stream.on('data', function(data) {
  console.log('Received data:', data);

Whenever a stream is passed to a readable stream’s pipe method, the pipe event will be emitted.


By combining what we’ve learned in the last few Unix and Node articles, we can start to build command-line tools that resemble real Unix tools. The following example uses Commander.js, which can be installed with npm install commander.

#!/usr/bin/env node

var program = require('commander')
  , c = 90;

  .option('-r, --red', 'Red text')
  .option('-g, --green', 'Green text')
  .option('-b, --blue', 'Blue text')

function colour(c, str) {
  return '\033[' + c + 'm' + str + '\033[0m';

if ( {
  c = 91;
} else if ( {
  c = 92;
} else if ( {
  c = 94;

process.stdin.on('data', function(data) {
  process.stdout.write(colour(c, data));

Running echo "Some text" | ./colour.js --red will display red text. The expected encoding is set with process.stdin.setEncoding('utf8'), else the data argument passed to the data event on the stdin stream would be a plain buffer. The output is written to stdout using stream.write(string, [encoding], [fd]).


By having such a simple asynchronous API for streams, building Node programs that can work well with pipelines in shell scripts is straightforward. Other methods like stream.pipe are also useful. Read Node’s Stream documentation for more details and examples.

Node Roundup: Plunker, Mixr, FnQueue, timekeeper

07 Mar 2012 | By Alex Young | Comments | Tags node modules testing mocking assets apps async
You can send in your Node projects for review through our contact form or @dailyjs.



Plunker (GitHub: ggoodman / stsh, License: MIT) by Geoff Goodman is a web application for editing web snippets. It’s inspired by other popular services like jsFiddle, but has Node source that you can fork, and has an interface more suited to editing multiple files. It has all the obvious features like syntax highlighting, using the venerable Ace editor. The interface has been built with Twitter’s Bootstrap, so it also serves as an example of a Bootstrap web application.

There’s a public API for Plunker which allows “plunks” to be created, updated, retrieved, and deleted.


Mixr (npm: mixr) by Alex Barlow is an Express compiler and pre-processor for client-side JavaScript and CSS. It can also handle other formats like LESS and CoffeeScript. To use Mixr, write client-side code in separate files, then include other files using comments:

//= require lib/jquery.min.js
//= require main.js
//= require

In this example, Mixr would automatically process the CoffeeScript file.

During development, it’s possible to compile assets on each request:


app.configure('development', function(){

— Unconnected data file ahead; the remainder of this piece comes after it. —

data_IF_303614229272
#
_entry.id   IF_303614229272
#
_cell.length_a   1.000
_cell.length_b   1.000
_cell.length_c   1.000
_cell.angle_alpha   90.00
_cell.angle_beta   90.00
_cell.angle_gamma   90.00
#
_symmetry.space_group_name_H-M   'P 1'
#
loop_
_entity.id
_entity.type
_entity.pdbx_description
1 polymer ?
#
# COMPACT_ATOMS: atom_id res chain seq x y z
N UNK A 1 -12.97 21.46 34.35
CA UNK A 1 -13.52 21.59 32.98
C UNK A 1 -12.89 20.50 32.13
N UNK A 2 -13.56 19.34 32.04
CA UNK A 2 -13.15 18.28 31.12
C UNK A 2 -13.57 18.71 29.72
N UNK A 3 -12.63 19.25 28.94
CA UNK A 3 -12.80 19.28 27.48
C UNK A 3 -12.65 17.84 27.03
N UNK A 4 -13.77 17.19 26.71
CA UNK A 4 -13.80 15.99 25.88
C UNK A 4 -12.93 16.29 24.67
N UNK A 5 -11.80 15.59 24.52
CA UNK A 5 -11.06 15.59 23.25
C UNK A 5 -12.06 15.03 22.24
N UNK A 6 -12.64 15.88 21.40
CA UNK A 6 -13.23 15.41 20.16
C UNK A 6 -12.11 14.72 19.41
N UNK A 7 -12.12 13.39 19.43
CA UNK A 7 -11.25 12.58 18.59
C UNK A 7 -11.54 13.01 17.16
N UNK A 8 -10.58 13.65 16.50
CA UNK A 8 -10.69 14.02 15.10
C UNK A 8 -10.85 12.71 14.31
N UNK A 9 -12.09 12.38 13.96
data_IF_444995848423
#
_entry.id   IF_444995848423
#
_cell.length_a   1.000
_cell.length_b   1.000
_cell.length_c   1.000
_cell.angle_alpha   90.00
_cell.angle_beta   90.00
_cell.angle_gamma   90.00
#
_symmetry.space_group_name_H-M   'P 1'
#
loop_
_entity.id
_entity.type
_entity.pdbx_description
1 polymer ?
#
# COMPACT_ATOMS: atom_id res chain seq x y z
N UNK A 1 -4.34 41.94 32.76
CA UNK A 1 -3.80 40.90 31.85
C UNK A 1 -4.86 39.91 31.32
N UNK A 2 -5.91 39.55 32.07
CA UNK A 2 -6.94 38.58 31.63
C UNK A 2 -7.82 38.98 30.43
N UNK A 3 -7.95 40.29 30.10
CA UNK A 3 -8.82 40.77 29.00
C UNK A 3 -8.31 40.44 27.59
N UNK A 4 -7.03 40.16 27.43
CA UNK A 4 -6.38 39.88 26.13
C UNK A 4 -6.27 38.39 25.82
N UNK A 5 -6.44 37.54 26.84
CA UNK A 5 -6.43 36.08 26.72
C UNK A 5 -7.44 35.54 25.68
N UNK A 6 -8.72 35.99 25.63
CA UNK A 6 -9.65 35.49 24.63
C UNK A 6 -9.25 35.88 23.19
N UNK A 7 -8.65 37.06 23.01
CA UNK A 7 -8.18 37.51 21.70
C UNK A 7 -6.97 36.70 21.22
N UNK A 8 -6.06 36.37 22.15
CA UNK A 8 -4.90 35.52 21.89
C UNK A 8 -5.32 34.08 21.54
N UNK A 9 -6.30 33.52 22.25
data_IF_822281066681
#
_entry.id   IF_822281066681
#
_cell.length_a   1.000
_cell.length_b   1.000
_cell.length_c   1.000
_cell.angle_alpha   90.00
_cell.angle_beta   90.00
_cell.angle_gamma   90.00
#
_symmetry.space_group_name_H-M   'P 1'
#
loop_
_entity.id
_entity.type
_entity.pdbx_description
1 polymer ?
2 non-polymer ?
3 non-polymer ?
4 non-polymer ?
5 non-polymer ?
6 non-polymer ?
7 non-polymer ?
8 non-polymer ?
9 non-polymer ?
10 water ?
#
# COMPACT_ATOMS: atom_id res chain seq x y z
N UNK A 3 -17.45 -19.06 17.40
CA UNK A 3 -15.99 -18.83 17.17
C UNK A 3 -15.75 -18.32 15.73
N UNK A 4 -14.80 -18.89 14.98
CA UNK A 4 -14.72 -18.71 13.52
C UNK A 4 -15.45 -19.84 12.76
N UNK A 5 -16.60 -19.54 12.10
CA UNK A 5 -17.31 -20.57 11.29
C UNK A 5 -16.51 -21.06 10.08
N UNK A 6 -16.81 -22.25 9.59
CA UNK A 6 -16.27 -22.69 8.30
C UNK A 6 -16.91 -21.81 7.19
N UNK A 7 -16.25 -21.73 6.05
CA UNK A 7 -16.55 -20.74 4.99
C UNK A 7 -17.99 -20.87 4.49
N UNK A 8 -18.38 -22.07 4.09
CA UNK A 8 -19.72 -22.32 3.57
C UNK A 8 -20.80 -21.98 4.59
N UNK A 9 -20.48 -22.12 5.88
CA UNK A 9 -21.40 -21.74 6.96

// Add Mixr routes for development mode only

Then during deployment, a compiled file can be generated with ./node_modules/mixr/bin/mixr compile.


FnQueue (License: MIT, npm: fnqueue) by Kilian Ciuffolo is a utility for chaining functions:

new FnQueue({
  // This will wait for 'searchSomething'
  funnyStuff: function(processSomething, callback) {
    callback(null, 'ciao!');
  searchSomething: function(callback) {
    callback(err, results);
}, function(err, data) {
    if (err) {


If you want to read more about Node’s wealth of control flow libraries, check out New Control Flow Libraries.


I often find myself needing to travel time, so rather than hacking Date I’d prefer to use mocks through Veselin Todorov’s timekeeper (License: MIT, npm: timekeeper) library. Time can be frozen by using timekeeper.freeze(date). Once the normal passage of time is required, the fourth dimension can be corrected simply by calling timekeeper.reset().

The only caveat is setTimeout and setInteval won’t work as expected until timekeeper.reset() is called.

jQuery Roundup: StyleDocco, noUiSlider, jecookie

06 Mar 2012 | By Alex Young | Comments | Tags jquery plugins css cookies
Note: You can send your plugins and articles in for review through our contact form or @dailyjs.


_______ __         __        _____
|     __|  |_.--.--|  |-----.|     \-----.----.----.-----.
|__     |   _|  |  |  |  -__||  --  | _  |  __|  __|  _  |
|_______|____|___  |__|_____||_____/_____|____|____|_____|

StyleDocco (GitHub: jacobrask / styledocco, License: MIT, npm: styledocco) by Jacob Rask generates documentation and style guides from stylesheets.

It’s distributed as a command-line tool, and can be installed using npm:

npm install -g styledocco

Adding descriptive comments is enough for StyleDocco to generate its results. For an example, see StyleDocco 0.3.0 default styles.


noUiSlider (GitHub: leongersen / noUiSlider, License: MPL 1.1/2.0) by Leon Gersen generates sliders. The basic usage is $('.sliderbar').noUiSlider(), but it also supports a wide range of options and events.

The sliders can be conventional value sliders, or represent a range with two draggable controls. The author has supplied CSS as well, so it can be used quite quickly out of the box.


jecookie (License: MIT) by Alejandro El Informático is a friendly cookie library. JSON is supported, and cookies can be marked as secure.

var cookie = new jecookie('cookie_name', { secure: true, domain: '' }); = { name : value, content : value };

It’s been tested in IE 6+, Firefox 3+, Chrome 10+, and Opera 10+.

Jed, messageformat.js, Blossom

05 Mar 2012 | By Alex Young | Comments | Tags node modules translation sproutcore


Jed (GitHub: SlexAxton / Jed, License: WTFPL/Dojo CLA, npm: jed) by Alex Sexton is a JavaScript implementation of gettext. Plural forms are parsed using a Jison grammar (in plurals.jison)), and it has a chainable API: